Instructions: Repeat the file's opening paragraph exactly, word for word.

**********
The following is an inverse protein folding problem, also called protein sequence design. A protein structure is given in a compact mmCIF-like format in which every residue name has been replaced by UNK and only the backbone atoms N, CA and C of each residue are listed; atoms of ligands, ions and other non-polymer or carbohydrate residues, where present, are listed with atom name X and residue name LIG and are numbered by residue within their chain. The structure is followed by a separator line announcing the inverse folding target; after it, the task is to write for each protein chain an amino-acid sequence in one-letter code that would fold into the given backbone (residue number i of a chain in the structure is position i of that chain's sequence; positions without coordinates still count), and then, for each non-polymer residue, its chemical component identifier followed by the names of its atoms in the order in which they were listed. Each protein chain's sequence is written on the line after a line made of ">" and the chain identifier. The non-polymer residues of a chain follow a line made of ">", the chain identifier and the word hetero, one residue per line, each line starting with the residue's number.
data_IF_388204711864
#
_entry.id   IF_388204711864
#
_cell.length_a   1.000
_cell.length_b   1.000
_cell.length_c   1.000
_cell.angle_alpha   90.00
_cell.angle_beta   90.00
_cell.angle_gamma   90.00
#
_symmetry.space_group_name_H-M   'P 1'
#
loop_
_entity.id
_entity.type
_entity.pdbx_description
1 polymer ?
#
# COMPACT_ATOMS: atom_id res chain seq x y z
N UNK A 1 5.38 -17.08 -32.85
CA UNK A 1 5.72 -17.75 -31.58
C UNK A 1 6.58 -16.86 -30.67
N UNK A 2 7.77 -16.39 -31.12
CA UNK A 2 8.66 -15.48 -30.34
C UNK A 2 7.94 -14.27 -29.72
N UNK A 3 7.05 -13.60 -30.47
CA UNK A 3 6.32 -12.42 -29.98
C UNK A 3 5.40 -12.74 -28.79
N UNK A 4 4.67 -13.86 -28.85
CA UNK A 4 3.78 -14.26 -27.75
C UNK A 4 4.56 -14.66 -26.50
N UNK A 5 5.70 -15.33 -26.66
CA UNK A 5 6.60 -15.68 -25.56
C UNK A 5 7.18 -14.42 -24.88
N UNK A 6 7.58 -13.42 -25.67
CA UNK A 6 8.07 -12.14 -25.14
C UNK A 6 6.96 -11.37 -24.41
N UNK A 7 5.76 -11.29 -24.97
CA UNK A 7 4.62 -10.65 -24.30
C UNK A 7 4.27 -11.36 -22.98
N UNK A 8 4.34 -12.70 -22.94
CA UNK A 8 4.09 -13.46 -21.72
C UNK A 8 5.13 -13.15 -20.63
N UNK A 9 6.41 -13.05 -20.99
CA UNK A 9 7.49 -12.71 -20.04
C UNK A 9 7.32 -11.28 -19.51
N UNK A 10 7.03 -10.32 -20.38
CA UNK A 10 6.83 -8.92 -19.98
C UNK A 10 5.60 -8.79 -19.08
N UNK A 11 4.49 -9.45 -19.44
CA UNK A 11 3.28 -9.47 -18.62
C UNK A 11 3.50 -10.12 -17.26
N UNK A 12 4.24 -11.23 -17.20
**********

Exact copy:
The following is an inverse protein folding problem, also called protein sequence design. A protein structure is given in a compact mmCIF-like format in which every residue name has been replaced by UNK and only the backbone atoms N, CA and C of each residue are listed; atoms of ligands, ions and other non-polymer or carbohydrate residues, where present, are listed with atom name X and residue name LIG and are numbered by residue within their chain. The structure is followed by a separator line announcing the inverse folding target; after it, the task is to write for each protein chain an amino-acid sequence in one-letter code that would fold into the given backbone (residue number i of a chain in the structure is position i of that chain's sequence; positions without coordinates still count), and then, for each non-polymer residue, its chemical component identifier followed by the names of its atoms in the order in which they were listed. Each protein chain's sequence is written on the line after a line made of ">" and the chain identifier. The non-polymer residues of a chain follow a line made of ">", the chain identifier and the word hetero, one residue per line, each line starting with the residue's number.